of the Union, that Lieutenant Cooke, now at Fort Leavenworth, had told him (Thompson) confidentially that the dragoons stationed at that post had pledged themselves to co-operate with the secessionists in whatever schemes they mights determine upon, and he remarked that he himself-their commander-intended to head them in the project. Lieutenant Cooke further observed that it was his determination, in case Missouri seceded, to do all he could to transfer the Government property in his charge to the State authorities, and in the event that Missouri did not secede, that he would resign his commission and offer his services to the South.
Mr. Bittinger says that the disunionists in Saint Joseph are organized, have possessed themselves of Government arms, and are meditating the capture of Fort Leavenworth. There are now in Saint Joseph, he states, three hundred and seventy-four Union men, who form four companies, which will be placed at the disposal of the Federal administration. They have no arms, however, although they have applied for some-to Major Van Vliet, I believe; but they were refused on the ground that the persons applying had no order from the Secretary of War. The Union volunteers of Saint Joseph beg that you will give them such written authority as will enable them to procure the necessary arms and equipments without any further delay.
Having fulfilled what I deemed my duty in imparting to you the above information, I have the honor to be, sir, your obedient servant,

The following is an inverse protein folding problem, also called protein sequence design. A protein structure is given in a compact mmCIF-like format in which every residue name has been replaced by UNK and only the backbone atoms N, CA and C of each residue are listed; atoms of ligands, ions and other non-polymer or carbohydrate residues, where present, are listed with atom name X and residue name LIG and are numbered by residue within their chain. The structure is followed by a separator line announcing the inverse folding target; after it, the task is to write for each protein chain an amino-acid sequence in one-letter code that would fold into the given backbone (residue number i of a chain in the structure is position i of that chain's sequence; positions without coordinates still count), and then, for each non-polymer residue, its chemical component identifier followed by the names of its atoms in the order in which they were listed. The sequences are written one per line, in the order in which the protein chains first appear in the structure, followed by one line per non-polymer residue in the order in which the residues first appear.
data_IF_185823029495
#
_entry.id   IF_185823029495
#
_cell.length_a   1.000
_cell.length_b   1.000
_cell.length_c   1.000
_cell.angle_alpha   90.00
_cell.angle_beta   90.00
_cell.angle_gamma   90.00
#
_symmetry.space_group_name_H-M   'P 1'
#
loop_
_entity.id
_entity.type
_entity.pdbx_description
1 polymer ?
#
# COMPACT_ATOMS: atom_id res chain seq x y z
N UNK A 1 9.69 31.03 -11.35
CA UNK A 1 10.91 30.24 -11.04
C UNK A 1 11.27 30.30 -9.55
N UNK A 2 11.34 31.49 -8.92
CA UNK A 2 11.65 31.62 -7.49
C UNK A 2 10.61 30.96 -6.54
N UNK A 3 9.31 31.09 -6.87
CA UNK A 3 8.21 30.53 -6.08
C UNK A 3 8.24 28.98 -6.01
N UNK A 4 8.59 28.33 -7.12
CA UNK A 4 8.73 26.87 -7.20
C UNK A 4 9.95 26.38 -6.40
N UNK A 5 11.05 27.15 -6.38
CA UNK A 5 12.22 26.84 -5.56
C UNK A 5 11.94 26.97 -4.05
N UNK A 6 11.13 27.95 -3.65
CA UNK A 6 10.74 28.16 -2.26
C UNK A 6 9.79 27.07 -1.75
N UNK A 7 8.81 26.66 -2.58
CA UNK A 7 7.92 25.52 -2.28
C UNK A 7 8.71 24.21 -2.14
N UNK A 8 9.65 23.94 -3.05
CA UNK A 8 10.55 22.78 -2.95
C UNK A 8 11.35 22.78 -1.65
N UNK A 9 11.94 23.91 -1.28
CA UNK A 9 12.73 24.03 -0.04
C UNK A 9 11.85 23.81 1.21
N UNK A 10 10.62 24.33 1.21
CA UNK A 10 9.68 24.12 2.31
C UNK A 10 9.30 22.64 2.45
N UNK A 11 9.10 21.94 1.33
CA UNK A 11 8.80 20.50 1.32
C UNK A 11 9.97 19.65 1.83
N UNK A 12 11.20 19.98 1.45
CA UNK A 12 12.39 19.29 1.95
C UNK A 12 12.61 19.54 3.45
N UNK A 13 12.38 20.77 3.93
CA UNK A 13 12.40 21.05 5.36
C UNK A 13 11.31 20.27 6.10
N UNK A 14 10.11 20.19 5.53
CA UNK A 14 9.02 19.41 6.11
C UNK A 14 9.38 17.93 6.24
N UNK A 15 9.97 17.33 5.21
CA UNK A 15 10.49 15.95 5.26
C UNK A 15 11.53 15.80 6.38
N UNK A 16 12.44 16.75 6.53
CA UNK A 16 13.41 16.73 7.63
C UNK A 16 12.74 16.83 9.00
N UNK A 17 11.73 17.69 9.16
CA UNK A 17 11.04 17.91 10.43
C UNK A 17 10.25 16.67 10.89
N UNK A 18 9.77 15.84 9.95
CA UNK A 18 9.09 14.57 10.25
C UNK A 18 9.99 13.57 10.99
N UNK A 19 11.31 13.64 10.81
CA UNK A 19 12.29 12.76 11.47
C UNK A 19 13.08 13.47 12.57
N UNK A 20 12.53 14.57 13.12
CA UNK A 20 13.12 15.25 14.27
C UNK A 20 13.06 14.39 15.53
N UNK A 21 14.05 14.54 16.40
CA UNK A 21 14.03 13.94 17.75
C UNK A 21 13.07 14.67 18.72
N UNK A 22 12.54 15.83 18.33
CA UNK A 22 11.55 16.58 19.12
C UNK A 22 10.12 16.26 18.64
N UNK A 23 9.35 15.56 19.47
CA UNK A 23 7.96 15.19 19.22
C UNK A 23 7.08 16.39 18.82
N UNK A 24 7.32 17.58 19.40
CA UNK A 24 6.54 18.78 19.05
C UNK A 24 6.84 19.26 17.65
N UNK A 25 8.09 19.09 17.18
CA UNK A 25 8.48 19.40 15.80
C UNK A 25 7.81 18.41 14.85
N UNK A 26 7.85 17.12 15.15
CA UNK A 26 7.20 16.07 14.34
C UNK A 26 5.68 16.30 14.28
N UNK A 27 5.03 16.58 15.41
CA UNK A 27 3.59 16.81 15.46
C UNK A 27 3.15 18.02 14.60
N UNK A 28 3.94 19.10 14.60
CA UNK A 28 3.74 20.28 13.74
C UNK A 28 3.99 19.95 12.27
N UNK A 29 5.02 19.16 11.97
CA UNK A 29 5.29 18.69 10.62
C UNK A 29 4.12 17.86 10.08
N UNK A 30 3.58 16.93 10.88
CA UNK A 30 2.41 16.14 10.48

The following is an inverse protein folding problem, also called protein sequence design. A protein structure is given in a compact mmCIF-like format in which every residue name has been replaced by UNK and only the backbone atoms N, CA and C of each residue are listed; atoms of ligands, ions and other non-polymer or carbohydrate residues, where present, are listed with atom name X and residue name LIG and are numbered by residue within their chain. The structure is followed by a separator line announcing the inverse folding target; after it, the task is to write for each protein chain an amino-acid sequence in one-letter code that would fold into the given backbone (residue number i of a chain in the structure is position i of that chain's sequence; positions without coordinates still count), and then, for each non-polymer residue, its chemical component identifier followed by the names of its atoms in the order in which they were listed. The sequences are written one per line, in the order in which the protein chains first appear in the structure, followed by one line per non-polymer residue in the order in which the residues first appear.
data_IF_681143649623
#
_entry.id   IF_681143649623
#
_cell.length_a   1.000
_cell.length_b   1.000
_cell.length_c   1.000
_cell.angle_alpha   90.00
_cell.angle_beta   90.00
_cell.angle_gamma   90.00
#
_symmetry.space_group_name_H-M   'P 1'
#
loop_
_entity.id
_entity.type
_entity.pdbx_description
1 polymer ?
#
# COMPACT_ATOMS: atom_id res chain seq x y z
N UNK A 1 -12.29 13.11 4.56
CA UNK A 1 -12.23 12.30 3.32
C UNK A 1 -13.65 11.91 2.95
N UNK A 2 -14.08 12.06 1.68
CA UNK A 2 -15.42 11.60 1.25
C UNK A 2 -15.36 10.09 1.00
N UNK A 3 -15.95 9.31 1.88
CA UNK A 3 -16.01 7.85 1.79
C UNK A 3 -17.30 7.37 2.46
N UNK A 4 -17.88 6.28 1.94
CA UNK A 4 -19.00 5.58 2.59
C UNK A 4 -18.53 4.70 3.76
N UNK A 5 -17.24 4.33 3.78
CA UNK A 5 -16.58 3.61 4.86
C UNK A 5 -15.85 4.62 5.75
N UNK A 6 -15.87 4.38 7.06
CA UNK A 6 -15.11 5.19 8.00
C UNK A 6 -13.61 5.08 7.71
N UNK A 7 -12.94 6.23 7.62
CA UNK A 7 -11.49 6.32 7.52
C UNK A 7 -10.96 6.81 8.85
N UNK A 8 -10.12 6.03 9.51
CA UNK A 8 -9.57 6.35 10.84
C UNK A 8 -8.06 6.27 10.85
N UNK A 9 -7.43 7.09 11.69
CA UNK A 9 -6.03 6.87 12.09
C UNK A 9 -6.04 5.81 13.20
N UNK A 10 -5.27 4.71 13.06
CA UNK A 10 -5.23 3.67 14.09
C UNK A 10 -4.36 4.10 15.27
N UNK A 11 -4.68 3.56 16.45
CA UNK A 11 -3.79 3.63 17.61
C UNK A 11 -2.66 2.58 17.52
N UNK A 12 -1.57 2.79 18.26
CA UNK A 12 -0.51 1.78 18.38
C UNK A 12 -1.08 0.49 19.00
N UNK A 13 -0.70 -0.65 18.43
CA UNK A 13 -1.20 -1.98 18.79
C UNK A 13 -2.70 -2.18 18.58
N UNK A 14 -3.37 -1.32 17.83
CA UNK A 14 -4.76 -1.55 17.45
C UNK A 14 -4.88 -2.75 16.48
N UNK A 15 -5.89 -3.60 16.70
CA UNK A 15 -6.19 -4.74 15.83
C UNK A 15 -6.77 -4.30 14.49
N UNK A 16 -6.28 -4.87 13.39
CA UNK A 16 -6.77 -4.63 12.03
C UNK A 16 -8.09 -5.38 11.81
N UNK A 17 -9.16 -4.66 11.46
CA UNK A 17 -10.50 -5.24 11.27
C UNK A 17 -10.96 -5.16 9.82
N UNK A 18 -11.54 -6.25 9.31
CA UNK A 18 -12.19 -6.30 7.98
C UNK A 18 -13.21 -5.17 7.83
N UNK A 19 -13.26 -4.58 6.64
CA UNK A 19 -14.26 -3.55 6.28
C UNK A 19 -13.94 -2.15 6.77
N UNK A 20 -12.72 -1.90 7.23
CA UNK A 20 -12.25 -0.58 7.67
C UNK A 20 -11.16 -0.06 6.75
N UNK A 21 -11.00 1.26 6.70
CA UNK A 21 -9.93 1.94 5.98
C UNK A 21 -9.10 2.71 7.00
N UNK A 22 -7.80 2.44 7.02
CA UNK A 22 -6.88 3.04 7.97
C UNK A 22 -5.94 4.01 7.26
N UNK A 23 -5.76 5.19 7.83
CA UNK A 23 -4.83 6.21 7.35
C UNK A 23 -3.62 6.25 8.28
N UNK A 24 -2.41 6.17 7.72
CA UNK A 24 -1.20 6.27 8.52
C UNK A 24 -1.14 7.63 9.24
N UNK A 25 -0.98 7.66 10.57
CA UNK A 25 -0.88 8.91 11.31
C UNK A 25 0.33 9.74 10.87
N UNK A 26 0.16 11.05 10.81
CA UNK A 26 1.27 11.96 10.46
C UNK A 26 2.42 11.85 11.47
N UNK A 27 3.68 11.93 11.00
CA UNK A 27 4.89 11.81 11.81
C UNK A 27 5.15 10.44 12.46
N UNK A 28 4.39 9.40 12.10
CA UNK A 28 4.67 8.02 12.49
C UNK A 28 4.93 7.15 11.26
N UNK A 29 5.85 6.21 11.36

JOHN R. ATKINSON.
SAINT LOUIS, May 4, 1861.
Honorable SIMON CAMERON, Secretary of War:
DEAR SIR: Our regiments have been mustered into service now nearly two weeks, and requisitions have been sent to Philadelphia and other points for acounterments, blankets, haversacks, tents, clothing,and other articles absolutely necessary for the health, comfort, and efficiency of the emf,and as yet we have not even received a reply. Our men have enrolled under the most trying circumstances, in the very face of armed enemies, with no State government to back us and furnish us with necessaries until the ordinary machinery of the Federal Government can be brought to our assistance, nor a city government or rich men in a unanimously loyal community to advance money for our assistance and comfort, as is the case with all the regimens now being raised in the free States. We have, by being mustered into service and standing under arms naked and without clothing, saved millions of dollars of Government property, chiefly munitions of war, and as soon as we shall be suitably equipped are ready to take the field and comfort the enemies of the Government wherever it may be your pleasure to send us. Under these circumstances I appeal to you to give the necessary orders on the quartermaster at Philadelphia and at other points to fill the requisitions which I send you by this messenger to furnish the quartermaster at this post with the funds necessary to maintain the troops here in comfort so long as it shall be your pleasure to keep them at this post.
I understand that some of the accouterments usually furnished by the Ordnance Department, such as cartridge boxes and bayonet scabbards, and some other small military stores, such as buttons, ordered by the officers of the regiments on private account, have been seized by parties in Pittsburgh and Cincinnati. It is bad enough to face our enemies in this outpost of danger in the condition we find ourselves, but it is